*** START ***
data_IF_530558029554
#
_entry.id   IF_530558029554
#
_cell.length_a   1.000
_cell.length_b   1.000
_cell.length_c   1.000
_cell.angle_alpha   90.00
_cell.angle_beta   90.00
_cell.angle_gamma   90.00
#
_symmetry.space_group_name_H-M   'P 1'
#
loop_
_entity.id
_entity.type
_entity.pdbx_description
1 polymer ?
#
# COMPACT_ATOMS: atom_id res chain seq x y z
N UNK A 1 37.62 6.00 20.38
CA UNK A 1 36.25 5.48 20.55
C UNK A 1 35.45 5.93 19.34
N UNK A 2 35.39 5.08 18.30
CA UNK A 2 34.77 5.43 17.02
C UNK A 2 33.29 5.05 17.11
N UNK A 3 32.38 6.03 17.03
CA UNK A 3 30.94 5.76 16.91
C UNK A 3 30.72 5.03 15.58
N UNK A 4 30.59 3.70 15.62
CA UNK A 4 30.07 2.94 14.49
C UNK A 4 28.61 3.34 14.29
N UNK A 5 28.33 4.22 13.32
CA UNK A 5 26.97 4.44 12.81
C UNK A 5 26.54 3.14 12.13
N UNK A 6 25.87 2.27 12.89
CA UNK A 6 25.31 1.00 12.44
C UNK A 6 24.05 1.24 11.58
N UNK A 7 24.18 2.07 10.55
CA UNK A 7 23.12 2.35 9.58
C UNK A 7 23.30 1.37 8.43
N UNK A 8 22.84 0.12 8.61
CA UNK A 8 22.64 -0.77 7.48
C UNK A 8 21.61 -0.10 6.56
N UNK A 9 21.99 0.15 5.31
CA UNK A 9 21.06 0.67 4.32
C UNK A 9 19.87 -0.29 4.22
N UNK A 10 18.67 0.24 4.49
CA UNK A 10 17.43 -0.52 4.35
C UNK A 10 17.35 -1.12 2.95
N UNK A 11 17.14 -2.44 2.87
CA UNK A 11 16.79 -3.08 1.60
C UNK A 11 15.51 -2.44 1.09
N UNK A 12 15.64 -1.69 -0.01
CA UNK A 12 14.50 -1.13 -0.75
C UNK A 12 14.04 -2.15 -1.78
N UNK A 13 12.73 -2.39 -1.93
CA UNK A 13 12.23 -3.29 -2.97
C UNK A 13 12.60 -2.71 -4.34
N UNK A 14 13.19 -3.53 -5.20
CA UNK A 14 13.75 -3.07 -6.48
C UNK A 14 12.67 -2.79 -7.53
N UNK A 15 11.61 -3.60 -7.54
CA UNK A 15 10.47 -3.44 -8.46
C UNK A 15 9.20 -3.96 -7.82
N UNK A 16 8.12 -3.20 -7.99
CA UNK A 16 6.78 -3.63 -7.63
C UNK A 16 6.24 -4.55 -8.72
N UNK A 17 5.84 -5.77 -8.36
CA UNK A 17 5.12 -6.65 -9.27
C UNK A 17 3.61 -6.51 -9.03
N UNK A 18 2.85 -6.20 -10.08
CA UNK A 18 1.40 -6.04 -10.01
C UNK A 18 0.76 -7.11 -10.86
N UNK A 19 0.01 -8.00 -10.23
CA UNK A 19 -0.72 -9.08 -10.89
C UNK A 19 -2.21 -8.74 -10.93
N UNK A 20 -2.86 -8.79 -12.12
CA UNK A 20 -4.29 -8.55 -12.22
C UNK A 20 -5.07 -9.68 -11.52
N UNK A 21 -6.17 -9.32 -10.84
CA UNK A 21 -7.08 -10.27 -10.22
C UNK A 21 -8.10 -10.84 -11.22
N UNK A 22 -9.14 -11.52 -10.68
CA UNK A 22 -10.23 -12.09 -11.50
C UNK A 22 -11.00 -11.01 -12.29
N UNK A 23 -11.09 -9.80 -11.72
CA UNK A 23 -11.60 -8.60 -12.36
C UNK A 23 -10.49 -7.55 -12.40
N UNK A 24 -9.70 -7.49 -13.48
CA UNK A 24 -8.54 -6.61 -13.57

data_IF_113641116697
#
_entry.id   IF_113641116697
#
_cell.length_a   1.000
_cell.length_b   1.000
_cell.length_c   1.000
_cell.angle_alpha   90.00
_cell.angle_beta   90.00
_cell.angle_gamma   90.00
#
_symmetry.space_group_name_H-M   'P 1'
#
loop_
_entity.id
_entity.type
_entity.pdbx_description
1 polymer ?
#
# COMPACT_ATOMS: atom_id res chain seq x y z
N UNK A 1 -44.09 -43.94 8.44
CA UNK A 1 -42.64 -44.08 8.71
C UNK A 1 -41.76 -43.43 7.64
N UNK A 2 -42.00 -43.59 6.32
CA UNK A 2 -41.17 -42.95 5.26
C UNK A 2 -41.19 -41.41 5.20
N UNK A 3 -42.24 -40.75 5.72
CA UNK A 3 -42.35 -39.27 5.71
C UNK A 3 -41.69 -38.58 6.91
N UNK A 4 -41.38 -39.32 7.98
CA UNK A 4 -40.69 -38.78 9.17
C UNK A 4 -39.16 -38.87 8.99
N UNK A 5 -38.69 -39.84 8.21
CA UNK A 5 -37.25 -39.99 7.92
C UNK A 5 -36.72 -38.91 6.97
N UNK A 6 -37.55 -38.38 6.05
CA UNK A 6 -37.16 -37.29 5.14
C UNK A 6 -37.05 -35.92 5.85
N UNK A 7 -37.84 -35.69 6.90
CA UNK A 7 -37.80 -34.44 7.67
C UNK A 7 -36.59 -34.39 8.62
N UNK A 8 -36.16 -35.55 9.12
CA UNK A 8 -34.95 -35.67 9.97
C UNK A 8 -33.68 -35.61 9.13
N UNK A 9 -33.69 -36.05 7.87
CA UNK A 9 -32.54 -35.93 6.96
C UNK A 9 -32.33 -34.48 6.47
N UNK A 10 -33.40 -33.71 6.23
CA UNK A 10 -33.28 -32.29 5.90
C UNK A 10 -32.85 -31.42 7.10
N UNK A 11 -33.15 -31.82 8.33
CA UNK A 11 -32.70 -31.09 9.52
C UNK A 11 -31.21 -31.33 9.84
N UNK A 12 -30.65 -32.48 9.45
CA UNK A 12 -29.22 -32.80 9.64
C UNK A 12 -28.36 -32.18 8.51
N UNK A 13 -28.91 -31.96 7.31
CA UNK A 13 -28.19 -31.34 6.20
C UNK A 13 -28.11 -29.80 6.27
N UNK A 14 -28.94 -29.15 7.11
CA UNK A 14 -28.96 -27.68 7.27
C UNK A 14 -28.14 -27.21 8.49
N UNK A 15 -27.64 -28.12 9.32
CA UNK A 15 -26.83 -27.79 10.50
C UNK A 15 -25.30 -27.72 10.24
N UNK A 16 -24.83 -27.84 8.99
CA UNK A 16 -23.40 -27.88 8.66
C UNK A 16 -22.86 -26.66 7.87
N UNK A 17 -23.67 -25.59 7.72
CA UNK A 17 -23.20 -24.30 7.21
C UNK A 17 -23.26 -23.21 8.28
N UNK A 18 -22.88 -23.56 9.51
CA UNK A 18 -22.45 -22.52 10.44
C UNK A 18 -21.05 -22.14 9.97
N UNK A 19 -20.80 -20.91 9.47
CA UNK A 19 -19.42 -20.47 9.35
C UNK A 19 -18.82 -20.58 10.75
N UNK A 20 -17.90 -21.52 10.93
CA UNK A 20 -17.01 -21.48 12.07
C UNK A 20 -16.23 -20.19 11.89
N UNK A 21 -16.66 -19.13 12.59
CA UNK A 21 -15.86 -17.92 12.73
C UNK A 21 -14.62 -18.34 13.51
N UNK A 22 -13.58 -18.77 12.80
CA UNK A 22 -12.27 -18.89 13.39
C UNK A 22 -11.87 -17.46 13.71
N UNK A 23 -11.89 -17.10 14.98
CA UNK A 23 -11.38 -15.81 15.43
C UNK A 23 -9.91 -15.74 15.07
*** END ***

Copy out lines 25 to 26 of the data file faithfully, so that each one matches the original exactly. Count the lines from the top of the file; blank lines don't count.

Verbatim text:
CA UNK A 2 34.77 5.43 17.02
C UNK A 2 33.29 5.05 17.11